December 21, 2006
Fry the latkes, try the gingerbread
Allowing Jewish kids to enjoy Christmas glitz isn't a problem
(Page 2 - Previous Page)We don't have to put up a tree or sing carols or give them eight presents for eight nights, but we can let them know that we know how it looks from down there.
The received wisdom for Jewish parents is not to dilute, pollute or mix traditions. Christmas is such a joy bully, if you let any of it in the door, Chanukah will be blown out the window. But just as Republicans don't own family values, Christians haven't appropriated winter gladness and glitter.
An alternative to Christmaphobia is to be relaxed and expansive. We don't want the children to be ashamed of their longing or to have to hide their pleasure. Instead, let's call a magnificent holiday a magnificent holiday, and let our minor holiday be minor. Have a festive Chanukah party, but think about making a gingerbread house, driving around to look at the decorations, choosing your favorite house. Serve eggnog and decorate cookies at home.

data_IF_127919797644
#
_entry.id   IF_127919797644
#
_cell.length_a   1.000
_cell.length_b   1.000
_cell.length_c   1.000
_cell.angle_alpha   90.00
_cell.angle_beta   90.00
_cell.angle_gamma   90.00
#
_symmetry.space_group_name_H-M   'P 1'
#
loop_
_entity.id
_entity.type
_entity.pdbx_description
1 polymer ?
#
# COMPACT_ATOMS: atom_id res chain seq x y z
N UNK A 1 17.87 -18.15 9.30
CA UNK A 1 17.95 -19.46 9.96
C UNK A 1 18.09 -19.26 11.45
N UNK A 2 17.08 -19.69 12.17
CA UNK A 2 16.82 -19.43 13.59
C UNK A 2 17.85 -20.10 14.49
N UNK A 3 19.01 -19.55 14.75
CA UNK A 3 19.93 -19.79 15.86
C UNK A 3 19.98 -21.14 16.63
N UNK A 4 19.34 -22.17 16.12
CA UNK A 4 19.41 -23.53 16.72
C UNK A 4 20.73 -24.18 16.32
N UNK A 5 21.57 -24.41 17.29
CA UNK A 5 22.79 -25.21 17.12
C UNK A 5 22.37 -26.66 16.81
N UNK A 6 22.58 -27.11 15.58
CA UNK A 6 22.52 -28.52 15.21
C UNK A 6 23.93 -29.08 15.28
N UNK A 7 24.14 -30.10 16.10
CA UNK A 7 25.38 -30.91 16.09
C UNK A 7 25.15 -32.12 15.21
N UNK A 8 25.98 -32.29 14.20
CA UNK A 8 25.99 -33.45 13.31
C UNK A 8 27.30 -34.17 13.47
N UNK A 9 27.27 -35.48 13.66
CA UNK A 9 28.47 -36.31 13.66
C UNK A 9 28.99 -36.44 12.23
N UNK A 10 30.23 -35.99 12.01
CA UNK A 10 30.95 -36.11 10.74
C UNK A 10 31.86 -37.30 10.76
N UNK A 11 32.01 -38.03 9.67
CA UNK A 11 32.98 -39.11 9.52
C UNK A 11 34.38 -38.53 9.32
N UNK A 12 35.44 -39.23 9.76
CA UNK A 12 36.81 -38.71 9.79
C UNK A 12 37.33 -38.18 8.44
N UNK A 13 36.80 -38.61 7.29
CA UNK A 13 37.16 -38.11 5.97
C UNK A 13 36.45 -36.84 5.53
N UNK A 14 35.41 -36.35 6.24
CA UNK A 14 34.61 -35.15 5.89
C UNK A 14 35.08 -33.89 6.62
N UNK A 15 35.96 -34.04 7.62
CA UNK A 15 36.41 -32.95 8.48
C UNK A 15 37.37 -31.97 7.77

As Jews, we have the freedom to selectively appreciate this holiday. We are spared some of the frenzied shopping countdown and can enjoy the visions, the aromas and the lights that are so welcome at this dark and chilly time of year. We can share with our children all the pleasure the season has to offer and protect them from feeling ashamed about it. That is a gift they can keep and pass down to our grandchildren.
This article appears courtesy of Jewish Telegraphic Agency.
Wendy Mogel is a clinical psychologist. She is the author of "The Blessing of a Skinned Knee: Using Jewish Teaching to Raise Self-Reliant Children." She is currently writing a book for parents of teenagers, "The Blessing of a B Minus."
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